Podcast

Thursday, October 20, 2011

How to Structure a Movie, Part 5: Specific Genre Structures

So we’ve looked at an overall structure that tends to apply to most movies, but each genre also has its own structure. Let’s look at some of those...

Thrillers (and many dramas and comedies):We all have two twin impulses: We want our lives to be easier but we also want those who have it easy to be punished. When we go see thrillers, we get to enjoy both impulses: we get to feel the vicariously thrill of watching someone transgress society’s rules and get away with it, for a while, then we get to switch gears and enjoy righteous indignation as we see that same character get punished for the transgression. In the end, we get to get to feel genuine admiration as the character embraces hard work (like we have) and achieves honest success.

  1. Dissatisfaction
  2. Temptation
  3. Transgression Enjoyed
  4. Transgression Punished
  5. Consequences Accepted
  6. Honest Success Attempted
Romance:Some movies are all about romance, but almost every movie has a romantic subplot in addition to the larger story. Why? Because romantic feelings are the best and most intense feelings we have, so they make every story better. If the movie is all-romance, then the following will be the primary structure of the movie, but even if it’s just a subplot, the romance will tend to go something like this:

  1. Loneliness or dissatisfaction intensifies
  2. Meet appealing but problematic love interest (connection is established in an “I understand you” moment)
  3. Win love interest by means of a trick or mask.
  4. Masked removed, followed by rejection
  5. Become a better person
  6. Attempt to win love interest honestly
Tragedies:Tragedies at first seem very different from all of the other structures we’ve looked at. The midpoint, for instance, is actually the moment of greatest success, instead of greatest failure. The hero never pursues a worthy goal. The story has an unhappy ending. But it’s really not that different. As with any other structure, the hero struggles to pursue a goal, that struggle gets harder and harder, and lessons are learned in the end. This is the structure of every Shakespeare tragedy and many movies, from Citizen Kane to The Godfather:

  1. Pride causes dissatisfaction
  2. Ambition is ignited
  3. Success achieved with allies
  4. More success achieved by betraying allies
  5. Empty victory or humiliating defeat
  6. Realization of folly too late

I know I said that this would be the last one, and it is, but tomorrow, as a weekend bonus, I’ll cut and paste four structure entries together to form one entry, for easy linking…

6 comments:

Sean said...

How necessary is deceit to the successful romance? Because I'm thinking back on my favorites (Holiday, The Awful Truth), and I find I ultimately prefer the movies where conflict is generated by misunderstanding or faulty choices rather than by active deception.

I do love a number of romantic comedies that embrace the second act falsehood, but even most of these actively subvert the formula. In The Lady Eve, Stanwyck wins Fonda back by engineering a second trick after he removes her mask. Down With Love counters Ewan McGregor's deceit by revealing that that his love interest has been working the same narrative arc from the other side. And Dear Frankie begins with a rom-com deception premise and finishes as a completely sincere drama.

I'm a believer in structure, but I think that Hollywood can't come up with a decent romantic comedy these days because its writers and/or producers (Apatow et al. excepted) rely too much on the extended deception gimmick. You end up movies with that are okay while they're about lies, but turn to sand when they try to make the leap to love.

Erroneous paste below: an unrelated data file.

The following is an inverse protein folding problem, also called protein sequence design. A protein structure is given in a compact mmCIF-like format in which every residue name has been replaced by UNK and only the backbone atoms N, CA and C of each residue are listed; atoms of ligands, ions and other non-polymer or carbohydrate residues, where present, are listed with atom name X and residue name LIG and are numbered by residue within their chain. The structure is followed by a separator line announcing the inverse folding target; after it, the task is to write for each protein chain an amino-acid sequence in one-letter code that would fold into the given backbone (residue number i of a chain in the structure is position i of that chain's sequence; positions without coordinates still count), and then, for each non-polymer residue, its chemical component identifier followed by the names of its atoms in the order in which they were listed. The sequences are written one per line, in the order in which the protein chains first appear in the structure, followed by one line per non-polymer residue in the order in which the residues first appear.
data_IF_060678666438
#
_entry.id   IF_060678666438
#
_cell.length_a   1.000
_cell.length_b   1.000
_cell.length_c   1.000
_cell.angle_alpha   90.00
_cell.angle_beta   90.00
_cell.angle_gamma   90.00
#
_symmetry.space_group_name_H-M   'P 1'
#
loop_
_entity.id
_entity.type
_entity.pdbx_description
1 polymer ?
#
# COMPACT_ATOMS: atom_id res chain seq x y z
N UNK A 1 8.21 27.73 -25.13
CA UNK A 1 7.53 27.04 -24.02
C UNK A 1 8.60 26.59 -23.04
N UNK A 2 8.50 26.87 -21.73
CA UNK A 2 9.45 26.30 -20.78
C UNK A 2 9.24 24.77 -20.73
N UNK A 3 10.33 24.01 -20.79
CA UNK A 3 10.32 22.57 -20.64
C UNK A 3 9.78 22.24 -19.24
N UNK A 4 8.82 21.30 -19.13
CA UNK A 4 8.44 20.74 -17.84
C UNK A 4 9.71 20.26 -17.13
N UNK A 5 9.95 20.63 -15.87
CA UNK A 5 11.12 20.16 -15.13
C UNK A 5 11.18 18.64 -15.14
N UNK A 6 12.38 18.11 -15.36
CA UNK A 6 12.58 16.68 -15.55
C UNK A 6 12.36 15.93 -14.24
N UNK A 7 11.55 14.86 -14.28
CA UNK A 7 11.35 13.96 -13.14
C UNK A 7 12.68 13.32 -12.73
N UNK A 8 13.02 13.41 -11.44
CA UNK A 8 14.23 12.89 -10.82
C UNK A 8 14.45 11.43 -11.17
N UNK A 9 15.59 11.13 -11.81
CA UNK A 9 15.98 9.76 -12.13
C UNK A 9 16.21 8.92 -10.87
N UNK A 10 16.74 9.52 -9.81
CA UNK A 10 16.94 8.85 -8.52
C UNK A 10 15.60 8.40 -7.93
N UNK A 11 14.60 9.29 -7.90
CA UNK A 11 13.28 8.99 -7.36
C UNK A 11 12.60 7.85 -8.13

j.s. said...

Since it's Halloween time, have you got one of these for horror? Is it related to the thriller steps?

Matt Bird said...

Well, there are different types of masks... In Holiday, Grant tries to win one girl by pretending to be something he's not, but then her sister takes his mask away and offers to love him as he is, so that's a variation on this. And The Awful Truth does have a lot of lies in it.

But by and large, you're right, this is the underlying structure behind many if not most romances, but it's getting overdone, and there are other ways to do it that are better.

Matt Bird said...

Hmm... Horror can definitely follow the thriller structure, or the tragedy structure, or both, but it should probably have one of its own... Certainly horror is all about over-punishing heroes for minor transgressions.

Anonymous said...

I feel bad because this post is so old by now, but since you want to revisit this topic I might as well say it.

"Some movies are all about romance, but almost every movie has a romantic subplot in addition to the larger story. Why? Because romantic feelings are the best and most intense feelings we have"

"so they make every story better."

Both these statements are pretty debatable. Alright, for a lot of people, maybe even the majority, romantic feelings are great, but I don't think that they would necessarily put them at the top of their feelings list.
Do they make every story better? No? Think of all the stories that were ruined because someone in the executive process thought like that and added an unnecessary romantic subplot. Although it's possible that this is just a matter of execution, I still doubt that every story benefits from a romantic (sub) plot, if it did, then every story would some explosion and a monkey as well, because they make everything better, right?

Beth said...

My response to anonymous: Romantic subplots make every story better because they widen the appeal of the story to a larger audience. Not to get into gender stereotypes, but some viewers find endless action or intrigue monotonous without some flirtation or romance.